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This is another of the 77 letters and documents found in a bog in Ireland. Eliza and David went to settle rent with JOHNSTON; TJ's father in good health; TJ fears he may not see his mother again; debts from John McCULLAGH itemized.
Sharon Oddie Brown. October 6, 2006

 

Urker March 22 1887

 

My darling Tom,

 

            I addressed one letter to you to Bombay, which probably you have read ere now. I would have written again but I wished to be able to give you news of any final settlement with Mr Johnston [1] . I went with David [2] to him this day week; and he did not object to the way in which I expected the acct to be settled; but he would not finally settle till he consult Mr Thorpe [3] which he could not do in less than a fortnight. So let it be; thanks to God and you, I am not afraid of him or anyone else.

 

            I suppose you have heard from Minnie [4] of dear Kathleen’s [5] illness and likely of anything else that has since taken place. I have nothing to add to what she wrote. My cough still clings to me, especially at night; but it is not deadly; and the dear old Governor [6] is as well as ever he was. Long may he reign! for a more affectionate or good natured man, never lived. David [7] and Sally [8] went to Slieveroe [9] yesterday; I do know when they will be back.

 

            I got your picture last week from London. It is admirable and is installed in the place of honour over the mantel piece. It will be there as long as I live. You seem to have a foreboding that we will not all meet again. I have nothing of the kind. Whether it is faith in God, or the old blood of Derry [10] and the Boyne [11] that is the cause, I am not much given to fear for the future.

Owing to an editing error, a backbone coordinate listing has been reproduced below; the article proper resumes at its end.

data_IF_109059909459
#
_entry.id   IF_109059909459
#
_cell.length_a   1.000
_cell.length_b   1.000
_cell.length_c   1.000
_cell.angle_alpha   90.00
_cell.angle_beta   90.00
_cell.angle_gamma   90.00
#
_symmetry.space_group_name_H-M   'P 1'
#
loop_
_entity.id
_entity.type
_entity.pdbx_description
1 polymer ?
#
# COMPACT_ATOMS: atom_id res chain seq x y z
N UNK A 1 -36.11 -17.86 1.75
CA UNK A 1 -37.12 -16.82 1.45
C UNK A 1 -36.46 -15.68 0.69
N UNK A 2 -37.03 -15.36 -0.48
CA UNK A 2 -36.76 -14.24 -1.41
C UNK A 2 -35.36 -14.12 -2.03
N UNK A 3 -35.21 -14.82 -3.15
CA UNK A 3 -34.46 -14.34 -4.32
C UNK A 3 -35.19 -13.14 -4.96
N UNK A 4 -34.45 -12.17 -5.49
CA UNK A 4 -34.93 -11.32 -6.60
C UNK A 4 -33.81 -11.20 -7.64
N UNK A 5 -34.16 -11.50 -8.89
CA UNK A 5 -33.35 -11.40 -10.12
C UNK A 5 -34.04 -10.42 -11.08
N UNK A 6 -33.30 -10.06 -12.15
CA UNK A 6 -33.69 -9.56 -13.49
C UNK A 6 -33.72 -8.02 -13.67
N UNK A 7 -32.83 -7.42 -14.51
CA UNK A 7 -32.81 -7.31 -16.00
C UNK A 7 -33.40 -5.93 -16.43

Since I began to write; a letter from John McCullagh [12] came in. I enclose it. I can give the dates by means of the blocks in my cheque book. I must also furnish them to John. They are as follow

Feb 14th 1883 ₤1250:0:0

March 13th ₤18:0:0

April 17th ₤250:0:0

May 1st ₤72:0:0

I can scarcely write, for I am shivering with cold, the weather is awful.

John sent ₤30 to me as interest & gave ₤38 more to you, which was all he ever paid [13] .             

 The documents are lodged in the Bank with Mr Rogers [14] ; and I would not like to disturb them till you come home. I had a letter from Minnie since I began to write. She has sent me photos of all the children. Tom [15] seems greatly improved; just as you said. The others look well also.

 

            No more at present, but may God bless you and bring you safe home to your affectionate Mother,

                        Eliza Jackson

 

Waste paper for a wonder [16]

 

 



[1] Mr. JOHNSTON was a land agent.

[2] David JACKSON –youngest surviving brother of Sir Thomas JACKSON

[3] Mr. THORPE?

[4] Amelia Lydia DARE – wife of Sir Thomas JACKSON

[5] Kathleen McCullagh JACKSON1872-1959) – eldest daughter of Sir Thomas JACKSON

[6] David JACKSON(1814-1889) – father of Sir Thomas JACKSON

[7] David JACKSON –youngest surviving brother of Sir Thomas JACKSON

[8] “Sally” Sarah (JACKSON) GILMORE – sister of Sir Thomas JACKSON

[9] Slieveroe, Co. Monaghan, residence of Margaret (JACKSON) (REED) MCCULLAGH

[10] A reference to the siege of Derry in 1689 which lasted 105 days and took a huge toll on many lives.

[11] The Battle of the Boyne in 1690, another Protestant victory that was a date to conjure with.

[12] John MCCULLAGH – this is possibly the brother of Andrew Bradford McCULLAGH (husband of Margaret JACKSON) who emigrated to Eureka, California and died there in 1909. It is also possibly John Wallace McCULLAGH (1840-1895) the son of James McCULLAGH & Eliza WALLACE

[13] NOTE: The debts add up to ₤1590.

[14] .Mr.William E ROGERS, Manager of the Crossmaglen branch of the Belfast Bank.

[15] Thomas Dare JACKSON (1876-1954), son of Sir Thomas JACKSON.

[16] Usually Eliza filled ever bit of every page – but this is the first time a half page was left unfilled.

 

 

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